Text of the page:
BMW to produce fully electric 5, 7, and X1 series - News -

BMW to produce fully electric 5, 7, and X1 series

Estimated Duration Of Reading : 1 ' 46 ''   Publish Time : 2020-07-30 12:31:11
Editor : Said Murat
Category : Technology

In addition to the 5 Series and 7 Series sedans, BMW is developing an all-electric version of the entry-level X1 SUV.

This development means that almost all of the most popular cars of the German luxury car manufacturer will soon have all the electric variations. An all-electric version of the 3 Series, BMW's most popular car in the US, was noticed in the camouflage test and is expected to enter the 4 Series series of the upcoming BMW i4. Earlier this month, the company announced the production of the iX3, the all-electric version of the best-selling X3 SUV. BMW also imitated the iNext SUV, which resembles the slightly larger X5.

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Of course, BMW will not only sell these fully electric variants. The company will continue to produce gas-powered, lightweight hybrid and plug-in hybrid options. However, BMW says it is trying to reduce its vehicles' average CO2 by at least a third over the next 10 years. By then, the company estimates that there will be more than 7 million "electric" BMW Group vehicles (including those from subsidiaries such as Mini) on the road, of which about 4 million are fully electric. (The company currently sells about 2.5 million vehicles a year.)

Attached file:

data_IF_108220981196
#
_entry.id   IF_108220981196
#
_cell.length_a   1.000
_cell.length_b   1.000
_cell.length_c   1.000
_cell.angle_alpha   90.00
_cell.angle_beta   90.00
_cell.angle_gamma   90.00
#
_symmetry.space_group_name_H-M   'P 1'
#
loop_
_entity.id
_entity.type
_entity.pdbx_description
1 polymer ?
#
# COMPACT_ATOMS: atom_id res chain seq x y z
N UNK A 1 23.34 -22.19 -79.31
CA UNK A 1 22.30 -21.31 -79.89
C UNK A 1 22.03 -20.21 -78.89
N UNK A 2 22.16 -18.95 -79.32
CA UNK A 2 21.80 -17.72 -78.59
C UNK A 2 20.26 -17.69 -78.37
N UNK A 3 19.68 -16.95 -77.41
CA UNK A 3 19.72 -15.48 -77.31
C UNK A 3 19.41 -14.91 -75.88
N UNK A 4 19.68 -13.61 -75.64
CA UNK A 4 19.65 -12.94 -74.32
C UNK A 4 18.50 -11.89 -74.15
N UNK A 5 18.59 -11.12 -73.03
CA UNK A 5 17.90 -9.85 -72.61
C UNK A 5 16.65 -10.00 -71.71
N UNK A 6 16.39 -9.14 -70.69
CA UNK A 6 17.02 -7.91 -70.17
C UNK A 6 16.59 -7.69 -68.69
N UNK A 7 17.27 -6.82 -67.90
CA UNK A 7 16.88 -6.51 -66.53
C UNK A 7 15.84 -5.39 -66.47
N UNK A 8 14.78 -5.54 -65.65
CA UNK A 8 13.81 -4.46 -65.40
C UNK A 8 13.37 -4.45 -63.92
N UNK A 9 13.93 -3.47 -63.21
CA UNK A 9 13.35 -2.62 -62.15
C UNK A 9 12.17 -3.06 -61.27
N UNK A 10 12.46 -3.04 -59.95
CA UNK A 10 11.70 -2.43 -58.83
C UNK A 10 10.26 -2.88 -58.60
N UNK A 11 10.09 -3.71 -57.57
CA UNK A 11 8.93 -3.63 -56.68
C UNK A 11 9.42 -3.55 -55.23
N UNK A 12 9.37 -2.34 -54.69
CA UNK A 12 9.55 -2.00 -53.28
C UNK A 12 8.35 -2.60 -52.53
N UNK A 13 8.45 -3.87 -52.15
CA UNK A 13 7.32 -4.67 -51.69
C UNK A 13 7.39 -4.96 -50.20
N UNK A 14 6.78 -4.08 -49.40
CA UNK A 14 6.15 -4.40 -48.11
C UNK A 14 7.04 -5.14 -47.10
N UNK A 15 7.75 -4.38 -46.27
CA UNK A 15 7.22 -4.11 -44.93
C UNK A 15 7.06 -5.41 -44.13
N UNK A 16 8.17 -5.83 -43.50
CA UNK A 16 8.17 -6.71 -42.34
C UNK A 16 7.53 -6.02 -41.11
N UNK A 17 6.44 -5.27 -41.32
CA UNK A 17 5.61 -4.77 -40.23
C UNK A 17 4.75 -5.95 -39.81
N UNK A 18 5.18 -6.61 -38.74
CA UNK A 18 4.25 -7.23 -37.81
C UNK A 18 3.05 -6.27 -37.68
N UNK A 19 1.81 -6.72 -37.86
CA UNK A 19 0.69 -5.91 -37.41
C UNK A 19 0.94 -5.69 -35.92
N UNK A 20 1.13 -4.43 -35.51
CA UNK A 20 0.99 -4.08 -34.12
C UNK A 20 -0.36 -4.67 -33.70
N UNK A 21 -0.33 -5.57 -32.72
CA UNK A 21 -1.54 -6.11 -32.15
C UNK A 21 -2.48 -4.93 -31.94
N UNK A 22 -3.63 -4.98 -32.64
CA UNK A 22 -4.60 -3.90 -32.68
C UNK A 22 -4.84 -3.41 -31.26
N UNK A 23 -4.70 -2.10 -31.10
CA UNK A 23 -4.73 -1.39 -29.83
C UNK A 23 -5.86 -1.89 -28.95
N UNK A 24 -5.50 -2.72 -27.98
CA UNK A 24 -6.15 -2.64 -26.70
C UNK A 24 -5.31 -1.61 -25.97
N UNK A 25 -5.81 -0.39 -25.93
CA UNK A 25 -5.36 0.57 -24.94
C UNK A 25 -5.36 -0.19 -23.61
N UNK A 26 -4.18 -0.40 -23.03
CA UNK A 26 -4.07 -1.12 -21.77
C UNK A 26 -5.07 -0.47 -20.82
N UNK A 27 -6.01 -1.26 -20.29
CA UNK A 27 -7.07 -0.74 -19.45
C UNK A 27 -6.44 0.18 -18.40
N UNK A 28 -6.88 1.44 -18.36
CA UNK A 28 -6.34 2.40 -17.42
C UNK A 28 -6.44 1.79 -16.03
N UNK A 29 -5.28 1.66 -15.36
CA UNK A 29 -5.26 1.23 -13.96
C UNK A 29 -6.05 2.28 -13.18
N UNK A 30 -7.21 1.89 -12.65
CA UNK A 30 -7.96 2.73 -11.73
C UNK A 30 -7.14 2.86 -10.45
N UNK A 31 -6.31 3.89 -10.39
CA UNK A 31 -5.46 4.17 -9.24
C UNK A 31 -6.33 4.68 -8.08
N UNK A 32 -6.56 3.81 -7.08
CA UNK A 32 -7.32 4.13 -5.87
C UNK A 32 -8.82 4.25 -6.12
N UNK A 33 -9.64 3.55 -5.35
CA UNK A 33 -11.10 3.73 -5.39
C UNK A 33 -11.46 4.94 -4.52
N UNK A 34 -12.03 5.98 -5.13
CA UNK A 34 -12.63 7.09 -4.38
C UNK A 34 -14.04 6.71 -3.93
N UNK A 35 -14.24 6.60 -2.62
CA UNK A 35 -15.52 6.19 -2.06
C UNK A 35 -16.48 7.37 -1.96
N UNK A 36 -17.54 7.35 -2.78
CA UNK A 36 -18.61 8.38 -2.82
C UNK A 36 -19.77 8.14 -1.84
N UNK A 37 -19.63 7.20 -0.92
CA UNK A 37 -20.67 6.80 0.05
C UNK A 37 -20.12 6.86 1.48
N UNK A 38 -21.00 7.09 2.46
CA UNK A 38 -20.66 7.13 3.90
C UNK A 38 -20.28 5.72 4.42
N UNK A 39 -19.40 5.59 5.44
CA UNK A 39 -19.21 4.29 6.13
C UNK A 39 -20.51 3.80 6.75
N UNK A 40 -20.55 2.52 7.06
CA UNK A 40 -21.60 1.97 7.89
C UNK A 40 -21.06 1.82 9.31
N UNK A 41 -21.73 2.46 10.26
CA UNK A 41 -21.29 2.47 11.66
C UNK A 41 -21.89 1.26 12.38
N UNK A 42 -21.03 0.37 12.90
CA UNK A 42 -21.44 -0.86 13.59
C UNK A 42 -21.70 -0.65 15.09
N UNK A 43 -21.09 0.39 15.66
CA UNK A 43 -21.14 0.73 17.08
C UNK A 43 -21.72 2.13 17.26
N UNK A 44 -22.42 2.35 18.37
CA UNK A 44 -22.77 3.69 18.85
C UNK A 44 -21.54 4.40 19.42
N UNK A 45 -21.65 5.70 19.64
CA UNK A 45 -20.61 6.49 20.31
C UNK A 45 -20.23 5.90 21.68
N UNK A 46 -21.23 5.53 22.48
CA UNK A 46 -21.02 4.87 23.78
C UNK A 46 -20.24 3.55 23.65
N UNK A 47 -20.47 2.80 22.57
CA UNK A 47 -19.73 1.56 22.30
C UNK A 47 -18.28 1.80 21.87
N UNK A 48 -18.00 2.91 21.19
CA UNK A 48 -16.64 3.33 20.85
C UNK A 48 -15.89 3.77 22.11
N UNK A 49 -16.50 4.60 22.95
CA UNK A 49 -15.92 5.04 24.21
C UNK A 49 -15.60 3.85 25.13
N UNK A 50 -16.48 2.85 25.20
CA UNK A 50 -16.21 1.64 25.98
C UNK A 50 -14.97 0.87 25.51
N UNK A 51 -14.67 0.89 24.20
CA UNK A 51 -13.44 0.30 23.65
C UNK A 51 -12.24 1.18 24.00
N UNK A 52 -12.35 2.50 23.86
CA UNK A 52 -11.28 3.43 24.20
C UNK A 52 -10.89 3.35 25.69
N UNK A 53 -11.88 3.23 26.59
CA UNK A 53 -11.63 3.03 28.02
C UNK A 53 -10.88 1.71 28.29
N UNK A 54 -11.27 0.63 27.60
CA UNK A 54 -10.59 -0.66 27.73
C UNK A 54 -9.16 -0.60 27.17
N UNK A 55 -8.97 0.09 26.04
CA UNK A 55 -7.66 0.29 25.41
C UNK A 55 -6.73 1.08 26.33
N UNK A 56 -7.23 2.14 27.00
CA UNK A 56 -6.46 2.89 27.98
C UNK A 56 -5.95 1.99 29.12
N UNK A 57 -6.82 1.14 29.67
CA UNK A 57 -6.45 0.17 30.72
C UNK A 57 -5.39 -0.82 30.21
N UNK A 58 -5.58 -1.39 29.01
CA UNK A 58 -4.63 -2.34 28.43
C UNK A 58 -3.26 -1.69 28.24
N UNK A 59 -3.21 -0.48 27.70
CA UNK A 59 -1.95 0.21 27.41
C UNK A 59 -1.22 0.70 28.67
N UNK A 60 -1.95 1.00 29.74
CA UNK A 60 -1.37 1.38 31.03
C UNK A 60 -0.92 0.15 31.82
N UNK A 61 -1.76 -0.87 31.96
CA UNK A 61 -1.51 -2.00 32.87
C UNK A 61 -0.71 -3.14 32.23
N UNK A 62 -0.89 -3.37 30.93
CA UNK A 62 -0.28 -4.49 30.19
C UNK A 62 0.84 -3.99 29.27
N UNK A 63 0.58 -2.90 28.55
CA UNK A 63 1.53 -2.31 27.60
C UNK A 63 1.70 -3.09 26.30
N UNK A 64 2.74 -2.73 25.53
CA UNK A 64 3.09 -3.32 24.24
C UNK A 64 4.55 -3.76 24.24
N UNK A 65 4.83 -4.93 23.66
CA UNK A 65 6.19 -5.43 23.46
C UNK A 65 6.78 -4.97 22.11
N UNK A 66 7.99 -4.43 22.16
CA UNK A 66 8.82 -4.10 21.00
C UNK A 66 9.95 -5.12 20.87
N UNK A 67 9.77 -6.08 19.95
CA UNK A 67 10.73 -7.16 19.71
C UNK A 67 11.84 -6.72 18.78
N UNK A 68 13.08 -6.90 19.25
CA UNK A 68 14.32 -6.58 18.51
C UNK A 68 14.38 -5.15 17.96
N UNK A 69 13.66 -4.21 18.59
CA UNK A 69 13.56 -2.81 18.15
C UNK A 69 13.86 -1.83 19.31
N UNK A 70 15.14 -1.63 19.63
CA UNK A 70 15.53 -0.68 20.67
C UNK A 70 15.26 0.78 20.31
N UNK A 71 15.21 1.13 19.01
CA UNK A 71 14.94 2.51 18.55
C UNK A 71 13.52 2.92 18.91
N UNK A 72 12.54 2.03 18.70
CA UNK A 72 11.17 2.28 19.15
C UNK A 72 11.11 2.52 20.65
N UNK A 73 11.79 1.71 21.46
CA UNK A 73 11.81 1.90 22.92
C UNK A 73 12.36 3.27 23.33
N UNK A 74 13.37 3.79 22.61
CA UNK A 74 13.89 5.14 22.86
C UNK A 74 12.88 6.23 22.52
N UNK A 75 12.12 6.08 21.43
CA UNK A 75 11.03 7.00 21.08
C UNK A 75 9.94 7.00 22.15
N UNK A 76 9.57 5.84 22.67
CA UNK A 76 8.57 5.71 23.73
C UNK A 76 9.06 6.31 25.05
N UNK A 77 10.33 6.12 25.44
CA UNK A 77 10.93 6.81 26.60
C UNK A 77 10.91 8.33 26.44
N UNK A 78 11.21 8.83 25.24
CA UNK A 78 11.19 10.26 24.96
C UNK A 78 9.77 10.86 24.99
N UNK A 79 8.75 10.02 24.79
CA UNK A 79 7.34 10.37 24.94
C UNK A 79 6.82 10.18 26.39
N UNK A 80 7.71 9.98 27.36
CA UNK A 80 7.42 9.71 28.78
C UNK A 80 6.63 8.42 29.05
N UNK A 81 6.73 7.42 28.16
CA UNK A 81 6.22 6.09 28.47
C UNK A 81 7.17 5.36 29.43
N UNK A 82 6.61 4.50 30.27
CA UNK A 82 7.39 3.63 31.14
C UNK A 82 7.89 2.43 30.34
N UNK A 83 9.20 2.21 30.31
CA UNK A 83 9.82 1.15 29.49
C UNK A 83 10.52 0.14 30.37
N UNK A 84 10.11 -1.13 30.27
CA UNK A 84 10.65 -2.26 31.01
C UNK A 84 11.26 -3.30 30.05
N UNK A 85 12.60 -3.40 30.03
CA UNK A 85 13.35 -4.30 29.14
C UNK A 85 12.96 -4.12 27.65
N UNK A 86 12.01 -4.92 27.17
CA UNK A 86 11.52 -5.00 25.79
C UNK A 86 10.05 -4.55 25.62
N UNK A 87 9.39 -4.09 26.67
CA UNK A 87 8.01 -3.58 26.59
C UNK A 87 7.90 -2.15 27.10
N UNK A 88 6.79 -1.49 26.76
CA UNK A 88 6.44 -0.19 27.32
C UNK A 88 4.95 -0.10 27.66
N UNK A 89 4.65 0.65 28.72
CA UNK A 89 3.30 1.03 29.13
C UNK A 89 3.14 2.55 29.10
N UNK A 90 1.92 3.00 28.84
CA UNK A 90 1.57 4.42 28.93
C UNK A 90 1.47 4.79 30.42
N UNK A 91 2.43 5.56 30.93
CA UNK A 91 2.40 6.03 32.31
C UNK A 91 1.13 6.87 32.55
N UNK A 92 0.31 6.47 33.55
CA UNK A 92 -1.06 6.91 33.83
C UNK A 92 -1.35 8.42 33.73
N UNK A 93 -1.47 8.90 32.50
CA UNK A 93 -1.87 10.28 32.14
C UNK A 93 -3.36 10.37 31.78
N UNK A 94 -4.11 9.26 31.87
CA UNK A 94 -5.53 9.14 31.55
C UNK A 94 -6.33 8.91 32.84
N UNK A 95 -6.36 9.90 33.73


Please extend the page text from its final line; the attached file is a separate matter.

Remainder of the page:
BMW claims that the new battery supplier is trying to create the "most sustainable supply chain industry" for its electric vehicles, including ensuring that they only accept "100 percent green power". President Oliver Zipse said that the company has developed "a detailed ten-year plan with annual intermediate targets for the time period until 2030" and that BMW will "report on our progress each year and measure ourselves against these targets".

Like many other car manufacturers, BMW is competing to prevent strict emissions regulations in Europe and China. Some cities in Europe explicitly prohibit internal combustion engines. The company was once considered one of the pioneers in the field of electric vehicles, but ultimately doubled in internal combustion cars. The German automaker has not only lost its market share, but it is also one of the companies most directly affected by Tesla's rise, because Elon Musk is targering at the same luxury car lovers as BMW.

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